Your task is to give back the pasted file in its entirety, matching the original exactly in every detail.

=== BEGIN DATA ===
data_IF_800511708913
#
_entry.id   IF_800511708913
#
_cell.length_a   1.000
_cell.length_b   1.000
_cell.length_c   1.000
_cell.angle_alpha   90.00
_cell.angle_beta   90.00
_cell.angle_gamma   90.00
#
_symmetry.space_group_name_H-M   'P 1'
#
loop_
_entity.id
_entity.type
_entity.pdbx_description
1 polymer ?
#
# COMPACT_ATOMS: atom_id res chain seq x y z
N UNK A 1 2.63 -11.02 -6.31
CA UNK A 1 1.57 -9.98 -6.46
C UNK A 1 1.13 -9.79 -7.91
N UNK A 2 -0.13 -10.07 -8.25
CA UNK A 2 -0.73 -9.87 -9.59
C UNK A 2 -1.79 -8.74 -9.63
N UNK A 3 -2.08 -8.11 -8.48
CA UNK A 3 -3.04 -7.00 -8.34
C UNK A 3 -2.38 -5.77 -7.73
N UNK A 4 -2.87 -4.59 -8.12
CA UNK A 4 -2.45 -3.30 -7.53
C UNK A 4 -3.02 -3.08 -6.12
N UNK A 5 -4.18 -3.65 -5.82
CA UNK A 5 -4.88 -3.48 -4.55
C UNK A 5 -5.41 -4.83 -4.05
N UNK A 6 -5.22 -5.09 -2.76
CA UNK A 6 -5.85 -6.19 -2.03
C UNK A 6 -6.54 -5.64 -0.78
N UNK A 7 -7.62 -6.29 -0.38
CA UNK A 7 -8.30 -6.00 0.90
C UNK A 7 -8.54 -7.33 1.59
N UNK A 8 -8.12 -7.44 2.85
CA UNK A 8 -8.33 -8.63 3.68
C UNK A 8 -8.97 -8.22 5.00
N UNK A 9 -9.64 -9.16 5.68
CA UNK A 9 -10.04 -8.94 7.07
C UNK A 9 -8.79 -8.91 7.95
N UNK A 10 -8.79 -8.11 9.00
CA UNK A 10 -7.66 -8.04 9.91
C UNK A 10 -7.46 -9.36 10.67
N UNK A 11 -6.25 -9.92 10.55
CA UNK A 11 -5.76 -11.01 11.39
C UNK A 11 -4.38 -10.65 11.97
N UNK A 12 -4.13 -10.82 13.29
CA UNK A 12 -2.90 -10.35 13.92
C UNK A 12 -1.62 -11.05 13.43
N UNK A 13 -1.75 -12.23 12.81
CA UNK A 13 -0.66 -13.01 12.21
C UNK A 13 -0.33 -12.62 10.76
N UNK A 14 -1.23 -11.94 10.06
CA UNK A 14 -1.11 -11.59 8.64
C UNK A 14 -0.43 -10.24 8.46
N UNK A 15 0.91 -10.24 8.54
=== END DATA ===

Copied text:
data_IF_800511708913
#
_entry.id   IF_800511708913
#
_cell.length_a   1.000
_cell.length_b   1.000
_cell.length_c   1.000
_cell.angle_alpha   90.00
_cell.angle_beta   90.00
_cell.angle_gamma   90.00
#
_symmetry.space_group_name_H-M   'P 1'
#
loop_
_entity.id
_entity.type
_entity.pdbx_description
1 polymer ?
#
# COMPACT_ATOMS: atom_id res chain seq x y z
N UNK A 1 2.63 -11.02 -6.31
CA UNK A 1 1.57 -9.98 -6.46
C UNK A 1 1.13 -9.79 -7.91
N UNK A 2 -0.13 -10.07 -8.25
CA UNK A 2 -0.73 -9.87 -9.59
C UNK A 2 -1.79 -8.74 -9.63
N UNK A 3 -2.08 -8.11 -8.48
CA UNK A 3 -3.04 -7.00 -8.34
C UNK A 3 -2.38 -5.77 -7.73
N UNK A 4 -2.87 -4.59 -8.12
CA UNK A 4 -2.45 -3.30 -7.53
C UNK A 4 -3.02 -3.08 -6.12
N UNK A 5 -4.18 -3.65 -5.82
CA UNK A 5 -4.88 -3.48 -4.55
C UNK A 5 -5.41 -4.83 -4.05
N UNK A 6 -5.22 -5.09 -2.76
CA UNK A 6 -5.85 -6.19 -2.03
C UNK A 6 -6.54 -5.64 -0.78
N UNK A 7 -7.62 -6.29 -0.38
CA UNK A 7 -8.30 -6.00 0.90
C UNK A 7 -8.54 -7.33 1.59
N UNK A 8 -8.12 -7.44 2.85
CA UNK A 8 -8.33 -8.63 3.68
C UNK A 8 -8.97 -8.22 5.00
N UNK A 9 -9.64 -9.16 5.68
CA UNK A 9 -10.04 -8.94 7.07
C UNK A 9 -8.79 -8.91 7.95
N UNK A 10 -8.79 -8.11 9.00
CA UNK A 10 -7.66 -8.04 9.91
C UNK A 10 -7.46 -9.36 10.67
N UNK A 11 -6.25 -9.92 10.55
CA UNK A 11 -5.76 -11.01 11.39
C UNK A 11 -4.38 -10.65 11.97
N UNK A 12 -4.13 -10.82 13.29
CA UNK A 12 -2.90 -10.35 13.92
C UNK A 12 -1.62 -11.05 13.43
N UNK A 13 -1.75 -12.23 12.81
CA UNK A 13 -0.66 -13.01 12.21
C UNK A 13 -0.33 -12.62 10.76
N UNK A 14 -1.23 -11.94 10.06
CA UNK A 14 -1.11 -11.59 8.64
C UNK A 14 -0.43 -10.24 8.46
N UNK A 15 0.91 -10.24 8.54